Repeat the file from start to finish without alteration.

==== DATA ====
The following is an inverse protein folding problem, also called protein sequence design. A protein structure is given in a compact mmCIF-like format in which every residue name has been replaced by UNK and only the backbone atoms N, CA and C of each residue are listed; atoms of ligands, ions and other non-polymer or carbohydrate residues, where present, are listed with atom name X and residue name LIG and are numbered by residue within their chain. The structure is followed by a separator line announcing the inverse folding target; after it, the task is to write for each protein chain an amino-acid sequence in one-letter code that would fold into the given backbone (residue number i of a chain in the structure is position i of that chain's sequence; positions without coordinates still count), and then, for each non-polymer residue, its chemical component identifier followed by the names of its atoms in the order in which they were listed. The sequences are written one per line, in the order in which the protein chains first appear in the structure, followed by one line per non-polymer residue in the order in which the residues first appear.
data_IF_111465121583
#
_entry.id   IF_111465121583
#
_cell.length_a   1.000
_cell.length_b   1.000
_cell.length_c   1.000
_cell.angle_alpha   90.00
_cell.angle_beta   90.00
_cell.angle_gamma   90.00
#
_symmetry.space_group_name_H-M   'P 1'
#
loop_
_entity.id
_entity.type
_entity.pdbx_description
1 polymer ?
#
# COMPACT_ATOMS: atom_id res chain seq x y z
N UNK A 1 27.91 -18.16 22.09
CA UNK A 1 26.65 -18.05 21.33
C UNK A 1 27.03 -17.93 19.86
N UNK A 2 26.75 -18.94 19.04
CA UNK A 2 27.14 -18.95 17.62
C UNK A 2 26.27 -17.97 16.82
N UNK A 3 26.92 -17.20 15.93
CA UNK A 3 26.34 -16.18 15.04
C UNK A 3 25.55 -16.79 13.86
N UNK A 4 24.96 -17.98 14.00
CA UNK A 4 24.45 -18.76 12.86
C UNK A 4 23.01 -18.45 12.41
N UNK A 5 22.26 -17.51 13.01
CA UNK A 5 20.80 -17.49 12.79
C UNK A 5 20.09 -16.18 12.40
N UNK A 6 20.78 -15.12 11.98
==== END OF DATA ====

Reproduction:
The following is an inverse protein folding problem, also called protein sequence design. A protein structure is given in a compact mmCIF-like format in which every residue name has been replaced by UNK and only the backbone atoms N, CA and C of each residue are listed; atoms of ligands, ions and other non-polymer or carbohydrate residues, where present, are listed with atom name X and residue name LIG and are numbered by residue within their chain. The structure is followed by a separator line announcing the inverse folding target; after it, the task is to write for each protein chain an amino-acid sequence in one-letter code that would fold into the given backbone (residue number i of a chain in the structure is position i of that chain's sequence; positions without coordinates still count), and then, for each non-polymer residue, its chemical component identifier followed by the names of its atoms in the order in which they were listed. The sequences are written one per line, in the order in which the protein chains first appear in the structure, followed by one line per non-polymer residue in the order in which the residues first appear.
data_IF_111465121583
#
_entry.id   IF_111465121583
#
_cell.length_a   1.000
_cell.length_b   1.000
_cell.length_c   1.000
_cell.angle_alpha   90.00
_cell.angle_beta   90.00
_cell.angle_gamma   90.00
#
_symmetry.space_group_name_H-M   'P 1'
#
loop_
_entity.id
_entity.type
_entity.pdbx_description
1 polymer ?
#
# COMPACT_ATOMS: atom_id res chain seq x y z
N UNK A 1 27.91 -18.16 22.09
CA UNK A 1 26.65 -18.05 21.33
C UNK A 1 27.03 -17.93 19.86
N UNK A 2 26.75 -18.94 19.04
CA UNK A 2 27.14 -18.95 17.62
C UNK A 2 26.27 -17.97 16.82
N UNK A 3 26.92 -17.20 15.93
CA UNK A 3 26.34 -16.18 15.04
C UNK A 3 25.55 -16.79 13.86
N UNK A 4 24.96 -17.98 14.00
CA UNK A 4 24.45 -18.76 12.86
C UNK A 4 23.01 -18.45 12.41
N UNK A 5 22.26 -17.51 13.01
CA UNK A 5 20.80 -17.49 12.79
C UNK A 5 20.09 -16.18 12.40
N UNK A 6 20.78 -15.12 11.98